Dogue de Bordeaux Rescue
The dogue de bordeaux rescue will provide a picture of any available dogs they have. The coat short and easy to groom; the color can be in shades of fawn to mahogany with a black or red mask. A black or red mask can be distinguished from the rest of the coat around and under the nose and including the lips and eye rims. The dogue de bordeaux rescue will provide a picture of any available dogs they have.
This French Molosser, with its giant-sized head, is probably the closest relative of the Molossers of ancient Europe. Some consider this breed to be a direct descendant of the Alans/Alaunts of the Middle Ages. And the official history of the breed also refers to the Alan/Alaunt as the ancestor of the breed. Others believe that the British Mastiff or the Bulldog have been used in the creation of the Dogue De Bordeaux.
The history of the Bordeaux dog is full of fighting. The breed has been used for hunting, guarding of his human family, house and property, and in the ring, pitted against all kinds of animals; bears, wolves, tigers and lions.
In 1863, the first French dog show took place in Paris in the Jardin d'Acclimatiation. The Dogues De Bordeaux were entered under their present name. However, Perre Megnin did not write the first standard of the French Mastiff until 1869. There have been different types of Dogues in the past; the Toulouse type (Toulousain), the Paris type (Parisien) and the Bordeaux type (Bordelais). The latter being the ancestor of today's Dogue De Bordeaux. The Paris type had more wrinkles and was often a heavier built dog. The Toulouse type was a smaller and broader dog with a very heavy head. Professor Kunstler (the man who wrote the first standard for FCI in 1910) considered the Toulouse type to not be a Dogue, but rather a Bouledogue (Bulldog). The Toulouse type was probably closer related to the Spanish Bulldog, if any difference at all. There was also the Doguin, a smaller and lighter Dogue. It was believed to have been developed by crossings to the Bulldog.
In the 1800's, the breed was hardly known outside of its native regions. But some exports took place to England as early as 1885. The first breeder of the Dogue in Scandinavia was H. Kroller from Aalborg in Denmark, in the beginning of the 1900's. This breed, like most of the other Molosser breeds, had a very tough time at the beginning of the 1900's and was threatened with extinction after WWII, just like the British Mastiff. Considering the long war and the hard battles in France during the war, it is almost a wonder that the breed survived at all. The Dogue De Bordeaux popularity was limited a long time after WWII. It was not before the 1970's that the breed began to grow considerably in numbers.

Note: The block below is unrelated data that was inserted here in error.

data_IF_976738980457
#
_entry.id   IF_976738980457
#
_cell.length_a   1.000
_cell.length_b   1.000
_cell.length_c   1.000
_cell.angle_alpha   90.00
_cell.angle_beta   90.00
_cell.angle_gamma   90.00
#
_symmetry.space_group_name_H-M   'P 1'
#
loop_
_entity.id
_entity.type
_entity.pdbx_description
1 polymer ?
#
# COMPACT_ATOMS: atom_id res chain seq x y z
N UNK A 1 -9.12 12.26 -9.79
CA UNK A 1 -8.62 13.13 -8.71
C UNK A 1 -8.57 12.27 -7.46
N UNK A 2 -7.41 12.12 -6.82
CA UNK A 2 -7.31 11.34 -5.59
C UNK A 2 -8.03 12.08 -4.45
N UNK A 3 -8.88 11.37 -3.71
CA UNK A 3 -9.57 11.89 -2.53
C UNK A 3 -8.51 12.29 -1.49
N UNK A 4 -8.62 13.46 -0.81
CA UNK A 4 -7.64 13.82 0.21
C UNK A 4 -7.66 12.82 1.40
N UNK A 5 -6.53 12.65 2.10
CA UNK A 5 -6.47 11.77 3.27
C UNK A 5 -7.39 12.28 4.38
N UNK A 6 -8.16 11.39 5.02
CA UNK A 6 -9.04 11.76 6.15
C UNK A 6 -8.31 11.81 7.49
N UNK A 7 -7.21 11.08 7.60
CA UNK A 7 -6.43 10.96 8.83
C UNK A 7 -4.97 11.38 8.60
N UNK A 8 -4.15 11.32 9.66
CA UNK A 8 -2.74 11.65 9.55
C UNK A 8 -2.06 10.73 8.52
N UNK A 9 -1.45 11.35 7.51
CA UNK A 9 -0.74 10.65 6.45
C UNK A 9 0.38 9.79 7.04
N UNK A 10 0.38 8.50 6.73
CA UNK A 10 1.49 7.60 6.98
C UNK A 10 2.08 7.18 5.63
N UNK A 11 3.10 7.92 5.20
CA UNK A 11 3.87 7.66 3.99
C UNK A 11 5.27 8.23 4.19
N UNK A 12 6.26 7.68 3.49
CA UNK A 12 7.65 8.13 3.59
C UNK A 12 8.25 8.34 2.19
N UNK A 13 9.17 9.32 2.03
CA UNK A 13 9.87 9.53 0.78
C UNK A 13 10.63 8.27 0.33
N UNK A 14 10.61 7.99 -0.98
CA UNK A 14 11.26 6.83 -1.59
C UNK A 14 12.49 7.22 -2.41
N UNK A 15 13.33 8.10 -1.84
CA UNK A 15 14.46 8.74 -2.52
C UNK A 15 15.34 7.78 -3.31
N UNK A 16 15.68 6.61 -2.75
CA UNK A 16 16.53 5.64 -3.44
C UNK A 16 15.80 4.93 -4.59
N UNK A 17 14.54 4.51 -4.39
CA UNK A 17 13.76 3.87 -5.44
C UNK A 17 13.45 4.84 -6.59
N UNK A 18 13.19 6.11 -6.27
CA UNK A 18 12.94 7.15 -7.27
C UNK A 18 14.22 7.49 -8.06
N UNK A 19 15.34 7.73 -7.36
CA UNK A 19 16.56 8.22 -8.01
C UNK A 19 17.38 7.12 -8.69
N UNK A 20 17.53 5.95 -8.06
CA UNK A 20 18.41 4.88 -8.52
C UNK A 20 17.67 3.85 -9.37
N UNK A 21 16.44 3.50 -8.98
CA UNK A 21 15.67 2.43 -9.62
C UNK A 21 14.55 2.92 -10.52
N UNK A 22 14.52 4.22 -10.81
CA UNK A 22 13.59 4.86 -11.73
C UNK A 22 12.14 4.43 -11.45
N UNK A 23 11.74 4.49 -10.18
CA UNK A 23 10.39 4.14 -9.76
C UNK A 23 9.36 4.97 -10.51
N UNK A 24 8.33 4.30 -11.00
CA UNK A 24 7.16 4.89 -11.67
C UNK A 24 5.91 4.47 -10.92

The Dogue has a powerful head, maybe the largest in the dog world. It should be massive and broad with lots of wrinkles. The muzzle is short, also with wrinkles, and with an undershot jaw. Ears are small, the stop definite and the mask may be black, brown or no mask (formerly called red mask). This dog is powerful with large bones and with great musculature on a low set body.
Dogue De Bordeaux Facts:
Life Expectancy:8-10 years
Colors:Self-colored, in all shades of fawn, from Mahogany to Isabella (lightest fawn)
Coat Type:Short, fine and soft to the touch; thick loose-fitting skin
Grooming Needs:Occasional brushing; easy care
Exercise Needs:Moderate exercise
Temperament:Calm and well balanced. Affectionate to his family and a loving companion. This breed's courage and power is equaled only by its devotion and care for its human family. As a guardian of the house and property, he can match the best and he will never be "off guard".
Good with Children:Gets along well with children; very patient; usually gets along with other pets
Avg Size:23-27 inches for males and 22-26 inches for females
Avg Weight (lbs.):Males should weigh at least 110 lbs and females at least 99 lbs
Health Issues:Skin allergies are common; Entropian may occur
Living Conditions:Will live inside or outside, but do require a fair-sized yard. Suitable dog for someone willing to invest a lot of time and attention to the dog